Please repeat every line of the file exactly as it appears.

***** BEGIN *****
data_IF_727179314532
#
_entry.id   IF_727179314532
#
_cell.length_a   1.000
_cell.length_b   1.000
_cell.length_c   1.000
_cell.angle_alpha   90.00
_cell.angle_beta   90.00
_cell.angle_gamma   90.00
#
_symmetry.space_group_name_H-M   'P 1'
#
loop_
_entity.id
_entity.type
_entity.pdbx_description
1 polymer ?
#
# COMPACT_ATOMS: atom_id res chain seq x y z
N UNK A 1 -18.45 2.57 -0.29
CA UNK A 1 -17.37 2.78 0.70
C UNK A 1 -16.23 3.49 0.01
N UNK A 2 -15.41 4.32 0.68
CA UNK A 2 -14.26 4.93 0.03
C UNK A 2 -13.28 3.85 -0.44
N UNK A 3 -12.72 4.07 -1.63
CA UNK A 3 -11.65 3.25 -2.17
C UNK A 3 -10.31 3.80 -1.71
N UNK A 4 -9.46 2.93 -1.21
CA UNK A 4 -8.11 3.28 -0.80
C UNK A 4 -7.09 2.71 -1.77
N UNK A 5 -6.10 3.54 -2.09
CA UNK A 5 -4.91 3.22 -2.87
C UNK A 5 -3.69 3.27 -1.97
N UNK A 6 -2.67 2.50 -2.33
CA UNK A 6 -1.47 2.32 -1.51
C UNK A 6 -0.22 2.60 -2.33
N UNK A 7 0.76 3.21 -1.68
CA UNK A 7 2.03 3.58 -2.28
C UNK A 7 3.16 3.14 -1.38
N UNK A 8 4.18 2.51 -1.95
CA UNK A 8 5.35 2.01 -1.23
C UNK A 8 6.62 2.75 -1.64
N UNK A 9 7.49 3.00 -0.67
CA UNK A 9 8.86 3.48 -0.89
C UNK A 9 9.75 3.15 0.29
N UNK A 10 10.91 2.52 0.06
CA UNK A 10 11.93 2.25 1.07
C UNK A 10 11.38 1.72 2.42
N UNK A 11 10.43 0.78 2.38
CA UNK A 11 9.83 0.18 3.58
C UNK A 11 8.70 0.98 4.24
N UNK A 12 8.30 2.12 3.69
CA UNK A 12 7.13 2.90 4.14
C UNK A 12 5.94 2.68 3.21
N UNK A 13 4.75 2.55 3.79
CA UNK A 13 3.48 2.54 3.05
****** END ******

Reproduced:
data_IF_727179314532
#
_entry.id   IF_727179314532
#
_cell.length_a   1.000
_cell.length_b   1.000
_cell.length_c   1.000
_cell.angle_alpha   90.00
_cell.angle_beta   90.00
_cell.angle_gamma   90.00
#
_symmetry.space_group_name_H-M   'P 1'
#
loop_
_entity.id
_entity.type
_entity.pdbx_description
1 polymer ?
#
# COMPACT_ATOMS: atom_id res chain seq x y z
N UNK A 1 -18.45 2.57 -0.29
CA UNK A 1 -17.37 2.78 0.70
C UNK A 1 -16.23 3.49 0.01
N UNK A 2 -15.41 4.32 0.68
CA UNK A 2 -14.26 4.93 0.03
C UNK A 2 -13.28 3.85 -0.44
N UNK A 3 -12.72 4.07 -1.63
CA UNK A 3 -11.65 3.25 -2.17
C UNK A 3 -10.31 3.80 -1.71
N UNK A 4 -9.46 2.93 -1.21
CA UNK A 4 -8.11 3.28 -0.80
C UNK A 4 -7.09 2.71 -1.77
N UNK A 5 -6.10 3.54 -2.09
CA UNK A 5 -4.91 3.22 -2.87
C UNK A 5 -3.69 3.27 -1.97
N UNK A 6 -2.67 2.50 -2.33
CA UNK A 6 -1.47 2.32 -1.51
C UNK A 6 -0.22 2.60 -2.33
N UNK A 7 0.76 3.21 -1.68
CA UNK A 7 2.03 3.58 -2.28
C UNK A 7 3.16 3.14 -1.38
N UNK A 8 4.18 2.51 -1.95
CA UNK A 8 5.35 2.01 -1.23
C UNK A 8 6.62 2.75 -1.64
N UNK A 9 7.49 3.00 -0.67
CA UNK A 9 8.86 3.48 -0.89
C UNK A 9 9.75 3.15 0.29
N UNK A 10 10.91 2.52 0.06
CA UNK A 10 11.93 2.25 1.07
C UNK A 10 11.38 1.72 2.42
N UNK A 11 10.43 0.78 2.38
CA UNK A 11 9.83 0.18 3.58
C UNK A 11 8.70 0.98 4.24
N UNK A 12 8.30 2.12 3.69
CA UNK A 12 7.13 2.90 4.14
C UNK A 12 5.94 2.68 3.21
N UNK A 13 4.75 2.55 3.79
CA UNK A 13 3.48 2.54 3.05